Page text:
The housing number is a national average. If you look at major cities housing has done what health care and college tuition has done.
The general phenomenon described by this article is something I've heard referred to as "in-deflation" in a couple places: inflation in everything you need, deflation in everything you make (and thus wages). It's been the economic condition of the US and to some extent Europe since roughly 2001-2002.
"inflation in everything you need, deflation in everything you make"
Everyone needs food, farmers need equipment, I make equipment for farmers therefore my wages should grow instead of stagnating based on that statement? Or does the statement mean that the actual profits go to the select few that own companies that produce the stuff you need?
I think "everything" is an exaggeration, but it's not entirely wrong. The main sectors to experience runaway inflation have been health care, college tuition, and real estate in major cities. Housing is a necessity while the others while not absolutely non-negotiable are pretty solidly in the "need" category.
The price of things that are subsidized has gone up and the prices of things that are not has not.
Too much of the complaints about prices seems like the 70's redux to me. At that time inflation was sky high. What was the fix? Wage and price controls. Whip Inflation Now. Why? Because those fixes are politically popular. We'll go after gougers so honest people can get on with their lives.
Here's the thing. It doesn't work. The joke is that if you have the votes you can make Monday Sunday. But you can't. Pass all the laws you want and Monday is Monday and Sunday is Sunday. Pass all the laws you want saying the price of X should be $Y and it's not going to happen.
As a digression, there's a reasonable argument for Net Neutrality. I don't really agree with it but I can see it. The unreasonable argument for it is that Internet access costs too much and we're going to regulate the price down. That's like voting money for yourself. It doesn't work.
The fix for inflation in 70's was to raise the cost of money i.e. jack up interest rates. That makes everyone unhappy. But here's the thing; it works. Inflation went down. If you want to keeps costs down cut off the supply of money and figure out how to get more people to sell the goods/services you're interested in.
Why aren't there more Hospitals? Why aren't there more health care providers? Why aren't more companies producing medical goods? Why aren't there more insurance providers.
More competition and reduced subsidies doesn't really make anyone happy though.
In most states building or expanding a hospital requires getting a Certificate of Need establishing that you won't be competing with existing providers.
>Why aren't more companies producing medical goods?
If you're competing with one of the big guys and they don't like you they can find some FDA reg you might plausibly be violating and sue the FDA to get them to shut you down. They generally have more expensive lawyers than the FDA can afford so they'll often get their way if their case it even only vaguely plausible. Or at least this is why the US doesn't have epinephrine injectors competing with EpiPen, I'm not sure it's the main reason.
The same feedback-by-lawsuit mechanisms work fairly well in other regulatory contexts, though.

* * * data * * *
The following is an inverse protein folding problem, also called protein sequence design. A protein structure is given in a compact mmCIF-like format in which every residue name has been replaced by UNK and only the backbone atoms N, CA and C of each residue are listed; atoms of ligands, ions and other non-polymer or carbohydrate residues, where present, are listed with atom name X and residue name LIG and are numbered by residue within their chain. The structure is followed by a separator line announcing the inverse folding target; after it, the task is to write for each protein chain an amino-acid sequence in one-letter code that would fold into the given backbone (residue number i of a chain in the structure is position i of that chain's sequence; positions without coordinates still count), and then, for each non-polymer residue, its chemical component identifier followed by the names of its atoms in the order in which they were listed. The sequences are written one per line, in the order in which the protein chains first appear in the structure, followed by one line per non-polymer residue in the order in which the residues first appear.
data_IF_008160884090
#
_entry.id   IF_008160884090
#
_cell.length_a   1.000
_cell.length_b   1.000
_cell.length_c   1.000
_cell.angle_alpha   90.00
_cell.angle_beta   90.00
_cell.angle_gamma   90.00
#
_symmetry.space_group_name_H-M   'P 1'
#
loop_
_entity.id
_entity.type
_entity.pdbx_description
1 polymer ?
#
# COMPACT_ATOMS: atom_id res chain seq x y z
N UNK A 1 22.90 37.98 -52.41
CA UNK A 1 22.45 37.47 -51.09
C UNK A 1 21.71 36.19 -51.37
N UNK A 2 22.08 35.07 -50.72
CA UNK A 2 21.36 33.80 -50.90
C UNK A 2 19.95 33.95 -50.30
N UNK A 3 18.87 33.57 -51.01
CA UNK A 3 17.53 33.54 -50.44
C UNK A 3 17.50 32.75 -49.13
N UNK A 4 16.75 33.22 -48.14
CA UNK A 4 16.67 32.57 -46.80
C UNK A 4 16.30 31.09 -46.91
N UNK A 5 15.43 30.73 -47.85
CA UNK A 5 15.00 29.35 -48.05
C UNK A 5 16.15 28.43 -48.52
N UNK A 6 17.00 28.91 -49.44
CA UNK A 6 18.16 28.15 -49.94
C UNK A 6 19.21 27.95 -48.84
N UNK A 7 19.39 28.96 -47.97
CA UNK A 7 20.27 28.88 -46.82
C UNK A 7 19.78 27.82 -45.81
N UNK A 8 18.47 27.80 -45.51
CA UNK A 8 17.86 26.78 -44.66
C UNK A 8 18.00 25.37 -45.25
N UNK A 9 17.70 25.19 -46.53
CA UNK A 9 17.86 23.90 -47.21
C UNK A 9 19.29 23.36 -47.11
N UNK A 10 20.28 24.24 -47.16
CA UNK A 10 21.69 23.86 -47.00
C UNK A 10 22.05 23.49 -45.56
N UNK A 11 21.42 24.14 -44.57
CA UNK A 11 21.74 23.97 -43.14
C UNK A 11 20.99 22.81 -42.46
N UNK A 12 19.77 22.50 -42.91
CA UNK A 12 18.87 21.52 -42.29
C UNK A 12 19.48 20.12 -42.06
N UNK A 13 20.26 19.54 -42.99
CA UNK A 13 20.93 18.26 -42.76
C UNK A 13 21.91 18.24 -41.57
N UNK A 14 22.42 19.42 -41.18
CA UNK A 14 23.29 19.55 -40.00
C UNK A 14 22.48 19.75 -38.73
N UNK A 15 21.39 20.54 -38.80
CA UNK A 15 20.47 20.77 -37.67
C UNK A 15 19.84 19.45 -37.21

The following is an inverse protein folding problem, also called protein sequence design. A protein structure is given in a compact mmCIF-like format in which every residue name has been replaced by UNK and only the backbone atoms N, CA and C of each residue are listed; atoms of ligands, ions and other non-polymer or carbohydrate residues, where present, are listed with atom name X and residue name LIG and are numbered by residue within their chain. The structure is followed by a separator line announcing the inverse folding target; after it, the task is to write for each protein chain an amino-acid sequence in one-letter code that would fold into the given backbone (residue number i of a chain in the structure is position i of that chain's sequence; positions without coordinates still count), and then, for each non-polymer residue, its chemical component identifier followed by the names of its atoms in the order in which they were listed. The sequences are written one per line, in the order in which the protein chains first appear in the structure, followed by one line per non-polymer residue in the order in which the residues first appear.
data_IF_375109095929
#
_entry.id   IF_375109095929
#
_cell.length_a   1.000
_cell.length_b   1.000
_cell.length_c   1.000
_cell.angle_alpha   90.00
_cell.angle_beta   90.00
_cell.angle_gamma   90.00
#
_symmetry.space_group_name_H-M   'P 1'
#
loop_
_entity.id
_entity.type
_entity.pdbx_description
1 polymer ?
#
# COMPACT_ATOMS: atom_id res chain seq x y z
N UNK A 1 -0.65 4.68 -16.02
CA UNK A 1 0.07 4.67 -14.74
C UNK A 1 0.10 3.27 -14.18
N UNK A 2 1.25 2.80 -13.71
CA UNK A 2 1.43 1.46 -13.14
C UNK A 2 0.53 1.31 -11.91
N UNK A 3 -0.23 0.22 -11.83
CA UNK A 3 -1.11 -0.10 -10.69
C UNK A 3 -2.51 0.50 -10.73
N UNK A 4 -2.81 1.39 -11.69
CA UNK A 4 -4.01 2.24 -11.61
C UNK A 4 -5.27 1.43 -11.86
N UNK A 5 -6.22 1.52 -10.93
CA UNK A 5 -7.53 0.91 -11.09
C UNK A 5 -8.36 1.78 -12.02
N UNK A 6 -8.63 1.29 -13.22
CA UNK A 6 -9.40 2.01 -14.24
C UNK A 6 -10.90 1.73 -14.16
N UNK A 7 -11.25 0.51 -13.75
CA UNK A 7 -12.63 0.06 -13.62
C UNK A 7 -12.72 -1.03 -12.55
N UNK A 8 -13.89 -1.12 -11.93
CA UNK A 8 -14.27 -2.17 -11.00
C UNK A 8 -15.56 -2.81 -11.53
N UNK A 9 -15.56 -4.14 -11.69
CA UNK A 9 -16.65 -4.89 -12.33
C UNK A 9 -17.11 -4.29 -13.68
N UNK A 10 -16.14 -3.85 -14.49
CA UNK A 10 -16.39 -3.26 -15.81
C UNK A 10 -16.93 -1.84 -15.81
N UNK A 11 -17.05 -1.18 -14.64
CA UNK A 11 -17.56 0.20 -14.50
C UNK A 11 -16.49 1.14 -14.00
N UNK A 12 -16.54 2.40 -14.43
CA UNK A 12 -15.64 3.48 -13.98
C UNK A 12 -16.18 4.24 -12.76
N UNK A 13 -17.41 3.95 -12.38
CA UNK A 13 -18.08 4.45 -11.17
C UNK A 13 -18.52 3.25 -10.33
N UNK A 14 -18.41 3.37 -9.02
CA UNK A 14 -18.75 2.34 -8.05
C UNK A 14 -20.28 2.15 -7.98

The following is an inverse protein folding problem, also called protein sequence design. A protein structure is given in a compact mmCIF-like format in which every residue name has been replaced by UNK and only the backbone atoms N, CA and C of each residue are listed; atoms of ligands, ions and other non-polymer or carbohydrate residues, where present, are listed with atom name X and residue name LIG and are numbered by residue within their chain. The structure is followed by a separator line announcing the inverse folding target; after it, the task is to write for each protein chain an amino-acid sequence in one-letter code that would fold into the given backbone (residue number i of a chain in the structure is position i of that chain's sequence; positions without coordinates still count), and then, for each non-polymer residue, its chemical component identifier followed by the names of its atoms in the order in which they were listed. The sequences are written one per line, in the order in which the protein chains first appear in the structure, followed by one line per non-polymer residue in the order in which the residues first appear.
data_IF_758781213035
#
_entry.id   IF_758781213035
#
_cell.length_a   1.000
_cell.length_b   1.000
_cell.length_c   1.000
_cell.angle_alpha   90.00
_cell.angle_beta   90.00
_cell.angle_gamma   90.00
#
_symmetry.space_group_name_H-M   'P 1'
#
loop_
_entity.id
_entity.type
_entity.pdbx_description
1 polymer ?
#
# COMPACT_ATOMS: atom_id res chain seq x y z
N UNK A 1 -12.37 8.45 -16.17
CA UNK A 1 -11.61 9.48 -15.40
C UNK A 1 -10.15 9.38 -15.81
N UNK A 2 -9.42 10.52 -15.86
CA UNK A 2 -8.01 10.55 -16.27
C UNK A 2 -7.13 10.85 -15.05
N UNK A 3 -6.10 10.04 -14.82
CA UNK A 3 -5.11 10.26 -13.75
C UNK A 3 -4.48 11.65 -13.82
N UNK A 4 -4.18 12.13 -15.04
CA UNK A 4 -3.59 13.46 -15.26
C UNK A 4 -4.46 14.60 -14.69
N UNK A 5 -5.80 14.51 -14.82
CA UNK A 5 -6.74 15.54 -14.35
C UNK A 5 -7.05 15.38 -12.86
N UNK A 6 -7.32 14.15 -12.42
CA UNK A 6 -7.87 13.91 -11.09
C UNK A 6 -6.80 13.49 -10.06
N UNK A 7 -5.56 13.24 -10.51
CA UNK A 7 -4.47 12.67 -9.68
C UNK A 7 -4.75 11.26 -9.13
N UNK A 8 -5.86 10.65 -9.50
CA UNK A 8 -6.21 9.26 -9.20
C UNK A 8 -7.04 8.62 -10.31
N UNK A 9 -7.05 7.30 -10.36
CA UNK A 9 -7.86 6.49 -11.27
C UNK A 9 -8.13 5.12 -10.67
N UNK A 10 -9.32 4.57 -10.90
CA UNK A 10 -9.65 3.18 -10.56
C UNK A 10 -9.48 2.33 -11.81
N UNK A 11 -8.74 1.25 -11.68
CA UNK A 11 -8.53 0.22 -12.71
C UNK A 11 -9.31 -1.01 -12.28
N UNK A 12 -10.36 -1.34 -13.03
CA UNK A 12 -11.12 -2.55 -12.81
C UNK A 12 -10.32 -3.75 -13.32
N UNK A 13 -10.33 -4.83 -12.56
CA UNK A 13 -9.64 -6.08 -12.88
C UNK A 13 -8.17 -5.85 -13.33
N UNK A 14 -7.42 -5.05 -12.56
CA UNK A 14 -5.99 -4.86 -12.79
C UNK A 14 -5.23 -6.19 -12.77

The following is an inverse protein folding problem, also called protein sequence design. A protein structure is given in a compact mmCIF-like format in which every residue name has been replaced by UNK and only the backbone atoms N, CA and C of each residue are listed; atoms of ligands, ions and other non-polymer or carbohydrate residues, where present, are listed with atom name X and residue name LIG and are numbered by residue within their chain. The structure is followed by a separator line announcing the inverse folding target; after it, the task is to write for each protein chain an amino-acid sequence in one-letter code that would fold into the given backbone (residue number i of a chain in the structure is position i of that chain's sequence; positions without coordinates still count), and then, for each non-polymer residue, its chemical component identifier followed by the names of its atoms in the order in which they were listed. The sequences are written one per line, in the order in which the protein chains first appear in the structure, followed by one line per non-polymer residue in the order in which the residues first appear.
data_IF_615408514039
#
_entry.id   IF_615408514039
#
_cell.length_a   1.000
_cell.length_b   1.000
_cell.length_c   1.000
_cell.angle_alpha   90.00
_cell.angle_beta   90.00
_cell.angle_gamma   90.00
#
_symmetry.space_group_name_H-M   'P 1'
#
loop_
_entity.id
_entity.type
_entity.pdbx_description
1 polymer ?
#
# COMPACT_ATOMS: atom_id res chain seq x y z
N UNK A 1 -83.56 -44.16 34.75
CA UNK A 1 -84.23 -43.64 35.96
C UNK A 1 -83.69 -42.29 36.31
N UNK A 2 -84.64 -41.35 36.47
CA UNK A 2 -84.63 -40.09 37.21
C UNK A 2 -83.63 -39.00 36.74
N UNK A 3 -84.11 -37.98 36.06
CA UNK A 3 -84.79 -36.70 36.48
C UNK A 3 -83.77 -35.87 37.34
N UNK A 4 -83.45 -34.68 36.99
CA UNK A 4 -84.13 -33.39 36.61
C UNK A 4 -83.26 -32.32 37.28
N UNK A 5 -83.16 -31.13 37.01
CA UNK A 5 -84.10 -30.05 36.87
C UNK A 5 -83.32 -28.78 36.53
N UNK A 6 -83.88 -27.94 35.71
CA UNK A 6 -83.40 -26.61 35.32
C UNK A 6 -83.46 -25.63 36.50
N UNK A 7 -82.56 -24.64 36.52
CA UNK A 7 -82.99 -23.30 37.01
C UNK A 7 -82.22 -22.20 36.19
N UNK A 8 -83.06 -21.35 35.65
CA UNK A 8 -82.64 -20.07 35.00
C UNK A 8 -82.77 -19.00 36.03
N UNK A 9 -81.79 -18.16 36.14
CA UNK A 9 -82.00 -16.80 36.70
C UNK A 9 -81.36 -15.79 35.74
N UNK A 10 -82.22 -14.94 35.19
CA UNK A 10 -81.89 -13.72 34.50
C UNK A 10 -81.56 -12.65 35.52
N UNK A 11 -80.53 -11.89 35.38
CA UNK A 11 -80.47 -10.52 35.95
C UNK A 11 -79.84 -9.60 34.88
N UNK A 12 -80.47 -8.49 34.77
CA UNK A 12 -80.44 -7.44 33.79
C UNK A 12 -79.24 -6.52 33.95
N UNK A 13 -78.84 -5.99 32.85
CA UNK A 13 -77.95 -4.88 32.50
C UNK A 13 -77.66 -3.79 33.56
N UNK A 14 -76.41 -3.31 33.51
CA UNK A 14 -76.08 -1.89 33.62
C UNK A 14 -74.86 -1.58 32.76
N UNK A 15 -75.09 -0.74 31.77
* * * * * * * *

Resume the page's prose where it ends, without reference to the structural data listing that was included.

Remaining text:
>Why aren't there more insurance providers.
Insurance provider profits are capped by law so I'm not sure adding more of them would actually help. Especially since they all have a pretty hefty fixed overhead in terms of negotiating rates with hospitals.
Doesn't that give them incentive to make things cost more, as their profit is capped as a percentage? "Oh I can only have 2% profit, fine we will lobby and push for new tech that make surgery b cost 10x as much.
A lot of the restrictions on supply in the US medical system were actually put there as a way to keep down costs, especially by the Nixon administration. Ideally you would find some way to lower the price of a unit of medical care but that would tend to lower doctors' and nurses' wages and the public likes doctors more than politicians so that wouldn't have been the easy way.
If your only concern is lowering spending then restricting supply will in fact do that. Per unit cost will go up but the total amount that the public would be willing to pay for a low supply is lower than what the public would pay for a high supply. It's just that other politicians saw the problem with limited access and decided to solve it by subsidizing healthcare or in some cases just paying for it. Removing restrictions on supply would, again, have cut into doctors' and nurses' wages.
The US government requires hospitals to treat the indigent for free and to treat Medicare recipients at cost but that just means that the hospital has to make back its costs elsewhere if it wants to stay in business.
I'm honestly half convinced that the only way we'll ever fix our mess is nationalization. But because the government finds it so hard to cut wages and because it also finds it hard to appoint "death panels" to decide which treatments are cost effective I'm doubtful that even that will do much to hold down costs.
Healthcare and education are heavily subsidized, but electronics and clothes much less so. To buy clothes and electronics on credit requires credit card debt as high as 20%/year but student loans are just 5%/year, and unlike electronics, education gains value to to increased wages and better job prospects.
See  for a more in-depth analysis of this, and much more.
"In America, for example, the benchmark measure of inflation (CPI-U) has been modified by ‘substitution’,
‘hedonics’ and ‘geometric weighting’ to the point where reported numbers seem to be at least six percentage
points lower than they would have been under the ‘pre-tinkering’ basis of calculation used until the early 1980s."